This story contains the promise of what could happen if we monitored instruction, and if we had teachers working in teams to help each other reinforce and refine effective teaching methods.
Both of us, like many others, have visited hundreds of classrooms with central-office or building administrators. These tours often are an epiphany for the administrators, as they are forced to have authentic encounters with the largely mediocre quality of teaching in their schools. They realize that all their plans, programs, and workshops don’t ensure effective teaching. Most teachers, regardless of these efforts, adapt their instruction to fit the local norms. If lots of worksheets and scant amounts of reading, writing, and discussion are the norm, then that is what instruction becomes.
In fact, the plans themselves are often the problem. Another national study looked at truly effective 4th grade teachers—ones whose classrooms looked very different from those observed by Pianta and his colleagues. The researchers in this study concluded that the most effective teachers largely ignored their districts’ improvement plans, which still allowed (or even required) the use of the worst kinds of deadening, commercially developed programs, materials, and workbooks. Had they followed those plans, the teachers in this study would have been far less effective—and more like the other teachers in their schools.
The urgent question is this: Why do we create strategic plans that interfere with effective teaching, make no arrangements for teachers to work in teams to improve their lessons, and fail to ensure that instruction is at least occasionally monitored, so that we can celebrate progress and identify areas for further improvement?
In this era when using scientific evidence to inform decisions about instruction is emphasized, many federal, state, and local educational leaders have largely ignored the obvious: Students need lots of opportunities to read and write, and to talk about what they read. These actions are pivotal to college and life success. But such engaging, life-changing activities aren’t what Robert Pianta and his colleagues observed. These activities, if we truly care about them, must be monitored and talked about and reinforced at every faculty and central-office meeting.
Why do we create strategic plans that interfere with effective teaching?
The research is clear. In their meta-analysis, the reading researchers John T. Guthrie and Nicole M. Humenick found tremendous benefits for students who learned in classrooms with lots of interesting books, who could choose much of their own reading material, and who spent lots of time reading and discussing books and articles in class (a rare thing, we find). These conditions produced effect sizes that were four times those the National Reading Panel reported for students who received systematic phonics lessons.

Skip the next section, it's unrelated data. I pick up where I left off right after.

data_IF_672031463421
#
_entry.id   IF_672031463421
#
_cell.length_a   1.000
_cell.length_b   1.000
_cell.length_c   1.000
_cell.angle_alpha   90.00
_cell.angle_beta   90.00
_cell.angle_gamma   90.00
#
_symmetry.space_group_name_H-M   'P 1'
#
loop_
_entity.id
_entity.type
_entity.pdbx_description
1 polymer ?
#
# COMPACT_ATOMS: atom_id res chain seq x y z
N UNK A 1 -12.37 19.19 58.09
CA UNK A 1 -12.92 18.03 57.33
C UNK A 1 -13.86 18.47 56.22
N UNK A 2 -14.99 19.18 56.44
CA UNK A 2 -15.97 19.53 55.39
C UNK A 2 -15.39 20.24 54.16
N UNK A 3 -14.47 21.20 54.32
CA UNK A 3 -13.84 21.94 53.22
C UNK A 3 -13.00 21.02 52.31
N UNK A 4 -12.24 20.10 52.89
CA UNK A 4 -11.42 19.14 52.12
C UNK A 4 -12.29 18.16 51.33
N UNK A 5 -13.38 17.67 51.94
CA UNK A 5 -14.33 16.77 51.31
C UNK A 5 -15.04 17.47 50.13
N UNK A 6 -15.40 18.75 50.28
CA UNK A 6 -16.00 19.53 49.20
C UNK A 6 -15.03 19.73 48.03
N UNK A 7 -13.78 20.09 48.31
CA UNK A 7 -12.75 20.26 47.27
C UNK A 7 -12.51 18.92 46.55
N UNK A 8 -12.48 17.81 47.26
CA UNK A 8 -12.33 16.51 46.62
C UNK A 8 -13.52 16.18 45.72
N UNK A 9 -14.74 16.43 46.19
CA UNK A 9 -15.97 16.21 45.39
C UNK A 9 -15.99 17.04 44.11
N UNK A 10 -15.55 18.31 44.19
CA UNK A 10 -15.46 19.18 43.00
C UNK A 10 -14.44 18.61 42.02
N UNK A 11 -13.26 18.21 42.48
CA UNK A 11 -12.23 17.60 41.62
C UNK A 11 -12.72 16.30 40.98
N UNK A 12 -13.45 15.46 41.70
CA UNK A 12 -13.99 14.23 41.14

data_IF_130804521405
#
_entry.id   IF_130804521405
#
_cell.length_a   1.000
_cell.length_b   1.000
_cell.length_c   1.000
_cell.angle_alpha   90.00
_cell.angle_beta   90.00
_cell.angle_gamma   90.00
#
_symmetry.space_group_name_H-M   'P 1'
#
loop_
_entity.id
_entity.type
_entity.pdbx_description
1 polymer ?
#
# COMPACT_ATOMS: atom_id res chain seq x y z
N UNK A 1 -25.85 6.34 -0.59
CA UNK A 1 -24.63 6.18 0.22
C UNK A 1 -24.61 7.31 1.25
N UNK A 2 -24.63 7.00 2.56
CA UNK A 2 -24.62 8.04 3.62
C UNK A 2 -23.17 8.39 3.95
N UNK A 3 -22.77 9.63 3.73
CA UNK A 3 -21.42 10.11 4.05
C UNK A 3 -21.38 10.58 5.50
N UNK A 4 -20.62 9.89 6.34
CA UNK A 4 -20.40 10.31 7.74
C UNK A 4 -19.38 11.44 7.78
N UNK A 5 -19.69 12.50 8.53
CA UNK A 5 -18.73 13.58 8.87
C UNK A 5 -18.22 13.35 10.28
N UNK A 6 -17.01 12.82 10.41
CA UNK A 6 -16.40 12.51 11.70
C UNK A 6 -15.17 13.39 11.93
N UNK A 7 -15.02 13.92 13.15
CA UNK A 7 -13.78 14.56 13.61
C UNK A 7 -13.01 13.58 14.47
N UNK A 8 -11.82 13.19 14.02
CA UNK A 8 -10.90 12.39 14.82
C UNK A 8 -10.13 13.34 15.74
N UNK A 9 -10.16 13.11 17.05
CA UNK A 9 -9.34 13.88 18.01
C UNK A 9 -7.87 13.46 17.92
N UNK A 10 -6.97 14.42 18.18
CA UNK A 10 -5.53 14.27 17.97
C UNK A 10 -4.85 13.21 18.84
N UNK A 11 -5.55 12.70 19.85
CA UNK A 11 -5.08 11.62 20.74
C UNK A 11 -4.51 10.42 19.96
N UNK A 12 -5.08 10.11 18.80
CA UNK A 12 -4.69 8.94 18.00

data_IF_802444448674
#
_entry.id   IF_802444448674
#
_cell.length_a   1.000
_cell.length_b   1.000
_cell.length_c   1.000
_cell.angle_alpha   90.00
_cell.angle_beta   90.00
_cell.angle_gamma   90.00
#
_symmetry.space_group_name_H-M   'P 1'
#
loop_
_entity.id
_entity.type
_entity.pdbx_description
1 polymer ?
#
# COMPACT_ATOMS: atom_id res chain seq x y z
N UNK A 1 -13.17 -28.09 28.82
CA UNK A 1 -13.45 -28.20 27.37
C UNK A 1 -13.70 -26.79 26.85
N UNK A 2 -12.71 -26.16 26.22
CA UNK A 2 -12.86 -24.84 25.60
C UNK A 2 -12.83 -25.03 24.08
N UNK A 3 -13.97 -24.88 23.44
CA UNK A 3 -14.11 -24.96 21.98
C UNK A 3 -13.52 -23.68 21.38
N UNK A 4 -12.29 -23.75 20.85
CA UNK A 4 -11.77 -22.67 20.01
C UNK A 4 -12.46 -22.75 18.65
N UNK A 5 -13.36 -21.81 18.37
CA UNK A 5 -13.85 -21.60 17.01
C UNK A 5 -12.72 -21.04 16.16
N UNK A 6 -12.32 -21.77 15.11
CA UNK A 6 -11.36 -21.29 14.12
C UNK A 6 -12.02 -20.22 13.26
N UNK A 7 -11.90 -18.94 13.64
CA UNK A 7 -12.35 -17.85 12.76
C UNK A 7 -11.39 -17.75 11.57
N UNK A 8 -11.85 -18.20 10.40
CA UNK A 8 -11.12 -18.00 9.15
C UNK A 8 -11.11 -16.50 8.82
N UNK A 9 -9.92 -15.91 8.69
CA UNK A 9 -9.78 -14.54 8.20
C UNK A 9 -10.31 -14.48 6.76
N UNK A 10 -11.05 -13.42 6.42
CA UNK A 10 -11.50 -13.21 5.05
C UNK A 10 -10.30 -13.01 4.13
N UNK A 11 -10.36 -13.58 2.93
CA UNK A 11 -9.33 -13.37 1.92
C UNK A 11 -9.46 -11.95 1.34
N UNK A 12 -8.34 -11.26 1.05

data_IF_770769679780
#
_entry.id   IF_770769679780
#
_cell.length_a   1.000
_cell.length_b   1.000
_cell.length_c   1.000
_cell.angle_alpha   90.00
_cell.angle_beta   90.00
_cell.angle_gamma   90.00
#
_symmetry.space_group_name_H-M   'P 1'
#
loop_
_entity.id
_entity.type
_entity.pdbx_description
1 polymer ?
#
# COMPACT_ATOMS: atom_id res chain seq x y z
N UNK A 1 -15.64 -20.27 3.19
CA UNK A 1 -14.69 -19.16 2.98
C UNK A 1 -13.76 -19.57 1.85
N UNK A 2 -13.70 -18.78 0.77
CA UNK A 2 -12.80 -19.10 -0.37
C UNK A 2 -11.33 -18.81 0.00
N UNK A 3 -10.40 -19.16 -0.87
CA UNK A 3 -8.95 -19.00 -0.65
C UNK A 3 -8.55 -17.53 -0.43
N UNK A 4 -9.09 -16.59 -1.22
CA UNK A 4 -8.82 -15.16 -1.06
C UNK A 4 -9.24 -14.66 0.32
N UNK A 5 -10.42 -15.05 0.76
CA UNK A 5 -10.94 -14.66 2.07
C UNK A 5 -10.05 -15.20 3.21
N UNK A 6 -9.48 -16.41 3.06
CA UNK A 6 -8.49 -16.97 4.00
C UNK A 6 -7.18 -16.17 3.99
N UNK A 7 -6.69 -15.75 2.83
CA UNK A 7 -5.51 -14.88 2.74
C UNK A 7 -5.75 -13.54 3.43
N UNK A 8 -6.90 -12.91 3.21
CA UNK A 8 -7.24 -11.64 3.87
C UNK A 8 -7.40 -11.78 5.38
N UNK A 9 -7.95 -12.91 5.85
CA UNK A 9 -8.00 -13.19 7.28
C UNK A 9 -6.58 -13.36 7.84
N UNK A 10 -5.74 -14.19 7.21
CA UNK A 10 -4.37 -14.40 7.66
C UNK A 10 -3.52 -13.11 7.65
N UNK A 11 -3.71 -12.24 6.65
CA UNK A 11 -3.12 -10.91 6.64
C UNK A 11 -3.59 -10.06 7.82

At the core, however, the problem remains one of incredibly limited visions of what good teaching looks like. We need to identify and disseminate effective instruction, and then let teams of teachers observe and refine good lessons and models of teaching, as they improve these on the basis of assessment results.
And educators cannot continue to give so little attention to monitoring the quality of the instruction. When we speak to superintendents, assistant superintendents, and principals, we often ask, “How often do you visit classrooms? Do you, even once a month, systematically visit a handful to look for patterns of effectiveness or problems?” The answers are usually depressing. Very few leaders do this.
Both of us grew up in Michigan. People there know better than most that the big three automakers have never recovered from the effects of a culture in which executives and managers were isolated from what happened on the factory floors. In this, executives were not unlike the school leaders of today who often have no idea what the quality of instruction is in the schools they lead.
This new study of elementary classrooms is a gift—an opportunity, a window to the soul and the center of schooling, and a view of what might be the best ways to improve it. In response to its findings, will we take the simple, direct actions sure to make schools vastly better, and more relevant and engaging for tens of millions of children? Or will we, after the dust settles, dismiss this report, like all the others before it, and go back to the easier work of adopting new textbooks or programs and launching yet more reforms and improvement plans?
How long must kids wait, in the words of the University of California, Berkeley, educator Judith Warren Little, until we finally get around to doing “the tough work of school improvement”?
A version of this article appeared in the May 16, 2007 edition of Education Week as The Gift of Bleak Research